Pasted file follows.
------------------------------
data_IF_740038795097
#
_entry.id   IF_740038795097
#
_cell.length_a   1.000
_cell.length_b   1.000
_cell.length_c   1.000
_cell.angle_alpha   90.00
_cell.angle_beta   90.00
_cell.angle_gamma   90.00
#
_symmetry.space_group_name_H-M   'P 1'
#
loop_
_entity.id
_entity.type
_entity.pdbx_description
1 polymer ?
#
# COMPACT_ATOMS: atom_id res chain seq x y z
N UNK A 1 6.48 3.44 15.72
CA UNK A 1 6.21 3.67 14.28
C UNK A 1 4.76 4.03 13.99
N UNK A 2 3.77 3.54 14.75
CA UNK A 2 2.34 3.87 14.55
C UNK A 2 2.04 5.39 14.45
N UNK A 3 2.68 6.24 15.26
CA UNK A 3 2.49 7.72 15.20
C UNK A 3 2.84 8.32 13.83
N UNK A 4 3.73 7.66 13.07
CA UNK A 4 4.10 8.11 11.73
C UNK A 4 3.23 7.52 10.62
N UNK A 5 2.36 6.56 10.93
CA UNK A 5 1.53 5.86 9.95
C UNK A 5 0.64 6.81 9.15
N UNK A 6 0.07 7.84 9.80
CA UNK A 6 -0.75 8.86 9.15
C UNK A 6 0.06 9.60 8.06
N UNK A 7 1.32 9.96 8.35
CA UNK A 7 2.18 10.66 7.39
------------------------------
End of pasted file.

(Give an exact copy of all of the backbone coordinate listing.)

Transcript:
data_IF_740038795097
#
_entry.id   IF_740038795097
#
_cell.length_a   1.000
_cell.length_b   1.000
_cell.length_c   1.000
_cell.angle_alpha   90.00
_cell.angle_beta   90.00
_cell.angle_gamma   90.00
#
_symmetry.space_group_name_H-M   'P 1'
#
loop_
_entity.id
_entity.type
_entity.pdbx_description
1 polymer ?
#
# COMPACT_ATOMS: atom_id res chain seq x y z
N UNK A 1 6.48 3.44 15.72
CA UNK A 1 6.21 3.67 14.28
C UNK A 1 4.76 4.03 13.99
N UNK A 2 3.77 3.54 14.75
CA UNK A 2 2.34 3.87 14.55
C UNK A 2 2.04 5.39 14.45
N UNK A 3 2.68 6.24 15.26
CA UNK A 3 2.49 7.72 15.20
C UNK A 3 2.84 8.32 13.83
N UNK A 4 3.73 7.66 13.07
CA UNK A 4 4.10 8.11 11.73
C UNK A 4 3.23 7.52 10.62
N UNK A 5 2.36 6.56 10.93
CA UNK A 5 1.53 5.86 9.95
C UNK A 5 0.64 6.81 9.15
N UNK A 6 0.07 7.84 9.80
CA UNK A 6 -0.75 8.86 9.15
C UNK A 6 0.06 9.60 8.06
N UNK A 7 1.32 9.96 8.35
CA UNK A 7 2.18 10.66 7.39